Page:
Author John Armistead Helped Launch
‘Starkville Reads' First Community Wide Book Project
By EMILY JONES/Starkville
Starkville's first citywide book
club project began with a March 7, 2006, reception featuring the author
of the premier book selection.
Some 100 book lovers attended the opening night
reception of “Starkville Reads” held at the Starkville Public Library.
John Armistead, author of “Return of Gabriel” was on hand to sign his
book and present a reading from the compelling novel which is staged
during the 1960s. It is the tale of three young teenagers whose lives
are irrevocably changed as a result of racial unrest which accompanied
desegregation in the South. He delighted those in attendance with his
wit and his serious comments.
Starkville Reads committee members Nancy
Jacobs and Harry Freeman pose with John Armistead, (r.) author of
The Return of Gabriel. Armistead appeared March 7, 2006,
at the Starkville Public Library to kick off the event for the first
ever citywide book club.
A highlight of the evening was the
Theatre written and produced by Dr. Clyde Williams and presented by a
small troupe composed of Dr. Robert Anderson and four Starkville High
School students: Charles Jefferson, Trequon Tate, Sam Pote, and Cooper
The actors, playing key roles from the
pages of the book, captured the essence of the novel while
incorporating humor to describe events that unfold. Dr. Anderson helped
set the stage as “Father Time.”
Set in the fictional Chelosa, Miss. (near
Tupelo), “The Return of Gabriel” is an historic account of events that
occurred across the country to varying degrees during a tense period in
American history. The themes of loyalty, compassion, intrigue and
violence are woven throughout the story line.
First place essay winner Catherine
Feng, shows Ginny Holtcamp and Julie McAlpin her certificate. She also
As part of the “Starkville Reads” project,
middle and high school students were invited to participate in an essay
contest which addressed the major themes of the book or analyzed the
plot. The essays were judged and cash prizes were awarded. Catherine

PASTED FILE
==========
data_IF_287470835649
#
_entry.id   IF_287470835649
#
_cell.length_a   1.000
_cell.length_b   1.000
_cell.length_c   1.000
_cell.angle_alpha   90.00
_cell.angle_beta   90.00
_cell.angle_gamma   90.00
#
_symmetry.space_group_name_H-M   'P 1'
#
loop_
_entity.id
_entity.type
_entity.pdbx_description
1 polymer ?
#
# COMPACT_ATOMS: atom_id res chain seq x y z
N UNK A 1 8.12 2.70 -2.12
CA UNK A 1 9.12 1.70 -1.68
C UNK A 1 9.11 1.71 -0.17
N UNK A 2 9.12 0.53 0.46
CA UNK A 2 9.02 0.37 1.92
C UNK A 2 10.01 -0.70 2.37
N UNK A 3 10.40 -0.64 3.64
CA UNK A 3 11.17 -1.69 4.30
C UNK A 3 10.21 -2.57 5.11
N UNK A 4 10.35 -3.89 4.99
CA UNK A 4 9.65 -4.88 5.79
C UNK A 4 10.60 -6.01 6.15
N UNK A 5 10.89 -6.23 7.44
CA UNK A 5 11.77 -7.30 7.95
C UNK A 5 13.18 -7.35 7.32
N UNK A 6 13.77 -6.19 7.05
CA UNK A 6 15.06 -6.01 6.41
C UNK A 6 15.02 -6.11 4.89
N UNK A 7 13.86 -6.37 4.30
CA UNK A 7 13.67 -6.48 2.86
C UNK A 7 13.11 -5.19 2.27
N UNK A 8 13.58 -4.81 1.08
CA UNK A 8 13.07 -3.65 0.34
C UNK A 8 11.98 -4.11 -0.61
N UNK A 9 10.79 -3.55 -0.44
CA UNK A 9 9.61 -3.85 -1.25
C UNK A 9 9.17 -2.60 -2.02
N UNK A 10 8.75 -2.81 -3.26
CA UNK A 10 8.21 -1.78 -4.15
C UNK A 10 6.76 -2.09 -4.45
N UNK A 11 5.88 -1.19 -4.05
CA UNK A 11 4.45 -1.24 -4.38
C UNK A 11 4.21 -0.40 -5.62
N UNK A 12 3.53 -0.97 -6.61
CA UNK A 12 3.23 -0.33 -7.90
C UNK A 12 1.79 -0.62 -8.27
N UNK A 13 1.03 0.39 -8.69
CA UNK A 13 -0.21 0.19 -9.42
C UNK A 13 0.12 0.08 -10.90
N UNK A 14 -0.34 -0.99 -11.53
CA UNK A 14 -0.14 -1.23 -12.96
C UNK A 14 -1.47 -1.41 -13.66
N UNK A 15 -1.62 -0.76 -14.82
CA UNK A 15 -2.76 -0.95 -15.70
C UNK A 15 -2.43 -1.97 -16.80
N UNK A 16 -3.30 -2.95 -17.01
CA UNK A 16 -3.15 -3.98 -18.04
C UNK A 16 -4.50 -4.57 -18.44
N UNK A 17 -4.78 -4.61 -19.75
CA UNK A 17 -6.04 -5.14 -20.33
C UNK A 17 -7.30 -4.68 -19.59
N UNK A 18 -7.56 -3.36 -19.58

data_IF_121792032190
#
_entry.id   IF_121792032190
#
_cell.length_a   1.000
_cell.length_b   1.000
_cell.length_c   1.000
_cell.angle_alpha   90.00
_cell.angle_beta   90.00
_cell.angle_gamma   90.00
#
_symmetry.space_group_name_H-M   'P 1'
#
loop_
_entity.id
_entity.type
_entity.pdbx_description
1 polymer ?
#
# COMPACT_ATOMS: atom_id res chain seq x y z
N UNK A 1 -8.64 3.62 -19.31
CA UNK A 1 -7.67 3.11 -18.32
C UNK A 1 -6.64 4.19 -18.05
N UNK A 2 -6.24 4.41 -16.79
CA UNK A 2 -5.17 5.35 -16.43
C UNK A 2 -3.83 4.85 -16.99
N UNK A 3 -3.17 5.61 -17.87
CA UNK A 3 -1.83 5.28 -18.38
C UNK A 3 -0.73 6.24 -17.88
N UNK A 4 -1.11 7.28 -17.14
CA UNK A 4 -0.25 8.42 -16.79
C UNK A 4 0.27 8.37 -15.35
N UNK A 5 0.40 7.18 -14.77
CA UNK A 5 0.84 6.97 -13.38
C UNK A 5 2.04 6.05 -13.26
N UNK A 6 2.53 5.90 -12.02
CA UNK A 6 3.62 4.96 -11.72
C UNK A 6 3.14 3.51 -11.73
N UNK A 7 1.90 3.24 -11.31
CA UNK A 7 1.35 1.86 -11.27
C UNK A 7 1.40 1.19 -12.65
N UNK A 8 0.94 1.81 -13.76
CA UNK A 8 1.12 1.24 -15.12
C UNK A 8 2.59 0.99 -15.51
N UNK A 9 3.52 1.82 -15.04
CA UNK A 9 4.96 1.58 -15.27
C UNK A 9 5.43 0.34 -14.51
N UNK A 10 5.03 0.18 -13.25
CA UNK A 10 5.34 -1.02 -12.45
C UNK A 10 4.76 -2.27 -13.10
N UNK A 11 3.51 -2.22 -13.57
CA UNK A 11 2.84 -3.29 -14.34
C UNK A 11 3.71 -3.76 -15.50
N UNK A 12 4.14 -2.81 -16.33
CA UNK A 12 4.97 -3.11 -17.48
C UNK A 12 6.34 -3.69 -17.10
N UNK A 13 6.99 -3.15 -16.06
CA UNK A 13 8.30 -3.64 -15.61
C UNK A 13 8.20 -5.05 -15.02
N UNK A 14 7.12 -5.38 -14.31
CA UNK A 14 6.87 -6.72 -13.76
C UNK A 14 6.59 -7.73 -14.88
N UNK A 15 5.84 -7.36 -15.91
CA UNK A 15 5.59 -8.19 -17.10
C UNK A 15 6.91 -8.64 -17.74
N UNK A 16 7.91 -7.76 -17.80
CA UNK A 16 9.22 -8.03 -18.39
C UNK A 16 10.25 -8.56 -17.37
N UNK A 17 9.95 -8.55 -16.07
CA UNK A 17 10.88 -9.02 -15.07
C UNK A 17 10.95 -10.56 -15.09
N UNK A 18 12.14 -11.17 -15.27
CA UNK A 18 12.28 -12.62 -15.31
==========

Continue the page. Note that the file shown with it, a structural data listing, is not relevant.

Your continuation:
Feng received $100 for her first place essay The Return of Courage,
which was an analysis of the main character Cooper Grant. Second prize
went to Faniah Jamerson in the amount of $50 for her plot analysis of The
Return of Gabriel.
Small discussion groups were held around
the community to provide readers of Armistead's book an opportunity to
share ideas. Emily Jones led the first group. Harry Freeman, Clyde
Williams, and Noel Polk also led discussions. An early morning
discussion group was held at Starkville High School and was led by
Earlie Fleming and Alveria Crump.
Nancy Jacobs, chairman of Starkville Reads,
said the citywide project will be repeated in the fall. The fall book
will be announced in June. “We selected The Return of
Gabriel for our first book because it appealed to all
ages from young teenagers to senior citizens. It also generated
meaningful discussions,” Jacobs said.
"Starkville Reads” is part of a national
movement sponsored by the Library of Congress to bring communities
closer together by having citizens read and discuss a compelling
literary work. It is believed Starkville is the second city in
Mississippi to offer such a program.
Faniah Jamerson (r.) was the second
place winner in the amount of $50 for her plot analysis of The
Return of Gabriel.
For more information about
Starkville Reads first author John Armistead, go to the Mississippi Writers and Musicians Project:
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